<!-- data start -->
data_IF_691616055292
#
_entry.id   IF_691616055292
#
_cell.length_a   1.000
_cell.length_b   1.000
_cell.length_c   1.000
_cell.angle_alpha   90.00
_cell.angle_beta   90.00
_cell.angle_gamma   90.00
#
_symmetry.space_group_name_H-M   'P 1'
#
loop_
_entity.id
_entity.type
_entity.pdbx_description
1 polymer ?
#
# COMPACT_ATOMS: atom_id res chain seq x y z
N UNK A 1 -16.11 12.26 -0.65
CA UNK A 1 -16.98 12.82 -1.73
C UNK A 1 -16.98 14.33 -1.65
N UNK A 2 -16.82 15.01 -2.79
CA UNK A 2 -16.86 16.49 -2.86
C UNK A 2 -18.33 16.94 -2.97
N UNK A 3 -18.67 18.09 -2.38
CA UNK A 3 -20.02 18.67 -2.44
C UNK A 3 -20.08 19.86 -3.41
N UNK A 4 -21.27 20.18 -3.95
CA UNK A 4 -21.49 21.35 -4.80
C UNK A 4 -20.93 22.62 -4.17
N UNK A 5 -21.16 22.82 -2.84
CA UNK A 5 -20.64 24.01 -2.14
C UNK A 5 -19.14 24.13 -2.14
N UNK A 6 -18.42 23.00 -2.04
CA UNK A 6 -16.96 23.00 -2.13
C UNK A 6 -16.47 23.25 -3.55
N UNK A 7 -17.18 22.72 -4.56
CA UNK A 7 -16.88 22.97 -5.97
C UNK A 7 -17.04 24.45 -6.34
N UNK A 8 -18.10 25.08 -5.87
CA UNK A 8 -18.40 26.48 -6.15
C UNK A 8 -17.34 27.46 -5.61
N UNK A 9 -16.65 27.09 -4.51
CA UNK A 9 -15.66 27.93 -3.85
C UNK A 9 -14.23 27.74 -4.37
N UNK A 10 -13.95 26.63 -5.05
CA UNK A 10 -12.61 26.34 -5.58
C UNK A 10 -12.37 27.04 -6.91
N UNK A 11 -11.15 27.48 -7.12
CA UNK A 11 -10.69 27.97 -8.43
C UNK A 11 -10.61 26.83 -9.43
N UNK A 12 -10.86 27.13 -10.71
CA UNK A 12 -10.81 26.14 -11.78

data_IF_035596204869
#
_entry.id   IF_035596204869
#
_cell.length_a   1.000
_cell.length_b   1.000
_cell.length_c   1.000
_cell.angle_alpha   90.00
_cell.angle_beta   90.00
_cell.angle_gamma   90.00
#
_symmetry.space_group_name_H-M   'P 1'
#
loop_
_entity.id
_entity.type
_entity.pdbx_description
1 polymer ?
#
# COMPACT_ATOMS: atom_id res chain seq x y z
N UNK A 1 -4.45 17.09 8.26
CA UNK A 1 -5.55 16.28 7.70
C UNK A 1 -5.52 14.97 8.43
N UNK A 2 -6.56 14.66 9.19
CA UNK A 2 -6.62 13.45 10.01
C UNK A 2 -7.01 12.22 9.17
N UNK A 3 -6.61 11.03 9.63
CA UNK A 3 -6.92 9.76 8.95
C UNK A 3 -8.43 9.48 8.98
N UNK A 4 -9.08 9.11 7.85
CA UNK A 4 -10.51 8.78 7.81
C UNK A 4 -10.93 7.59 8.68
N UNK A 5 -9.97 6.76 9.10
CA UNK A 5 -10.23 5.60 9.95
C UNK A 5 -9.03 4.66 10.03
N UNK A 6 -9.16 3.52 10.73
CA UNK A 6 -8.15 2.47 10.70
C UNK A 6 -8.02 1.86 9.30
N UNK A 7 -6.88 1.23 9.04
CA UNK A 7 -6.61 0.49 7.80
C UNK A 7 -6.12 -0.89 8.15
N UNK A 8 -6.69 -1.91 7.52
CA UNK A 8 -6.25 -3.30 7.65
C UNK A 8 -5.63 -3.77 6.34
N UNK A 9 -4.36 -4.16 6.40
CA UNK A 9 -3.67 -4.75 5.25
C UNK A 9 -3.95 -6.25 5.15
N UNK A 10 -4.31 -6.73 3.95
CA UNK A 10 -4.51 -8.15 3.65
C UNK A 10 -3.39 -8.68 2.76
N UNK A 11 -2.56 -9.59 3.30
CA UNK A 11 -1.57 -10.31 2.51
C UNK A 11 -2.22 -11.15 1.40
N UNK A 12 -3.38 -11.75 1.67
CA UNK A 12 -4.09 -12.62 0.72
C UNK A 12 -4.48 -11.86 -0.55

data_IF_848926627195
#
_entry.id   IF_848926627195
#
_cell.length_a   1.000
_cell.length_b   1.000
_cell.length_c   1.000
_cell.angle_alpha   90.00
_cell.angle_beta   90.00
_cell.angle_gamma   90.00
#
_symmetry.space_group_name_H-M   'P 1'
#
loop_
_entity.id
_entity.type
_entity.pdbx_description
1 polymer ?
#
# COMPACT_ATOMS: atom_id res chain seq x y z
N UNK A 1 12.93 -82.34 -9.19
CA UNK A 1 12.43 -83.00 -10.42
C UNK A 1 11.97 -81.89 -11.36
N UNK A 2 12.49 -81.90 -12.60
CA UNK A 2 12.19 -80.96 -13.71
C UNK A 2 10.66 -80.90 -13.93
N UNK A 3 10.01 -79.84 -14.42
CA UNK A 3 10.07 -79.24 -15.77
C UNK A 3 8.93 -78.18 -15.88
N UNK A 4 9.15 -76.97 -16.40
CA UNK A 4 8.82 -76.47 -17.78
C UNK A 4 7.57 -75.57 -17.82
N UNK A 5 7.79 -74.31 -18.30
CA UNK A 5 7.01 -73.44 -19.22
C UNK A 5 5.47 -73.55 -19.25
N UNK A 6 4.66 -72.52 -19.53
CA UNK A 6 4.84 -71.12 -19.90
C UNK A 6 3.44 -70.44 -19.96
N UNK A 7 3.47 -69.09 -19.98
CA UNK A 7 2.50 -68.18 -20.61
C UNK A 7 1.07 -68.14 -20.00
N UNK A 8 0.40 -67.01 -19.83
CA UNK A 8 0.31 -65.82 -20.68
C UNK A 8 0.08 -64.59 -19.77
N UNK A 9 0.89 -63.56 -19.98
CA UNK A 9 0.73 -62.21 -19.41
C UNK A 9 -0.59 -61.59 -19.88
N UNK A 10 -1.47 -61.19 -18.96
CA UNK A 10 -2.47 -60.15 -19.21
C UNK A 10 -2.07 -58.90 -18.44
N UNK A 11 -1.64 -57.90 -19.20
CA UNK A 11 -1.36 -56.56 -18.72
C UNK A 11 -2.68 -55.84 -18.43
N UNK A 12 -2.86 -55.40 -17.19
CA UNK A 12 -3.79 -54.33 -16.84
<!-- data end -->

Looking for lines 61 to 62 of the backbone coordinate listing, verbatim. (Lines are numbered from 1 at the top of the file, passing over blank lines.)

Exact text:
_cell.length_b   1.000
_cell.length_c   1.000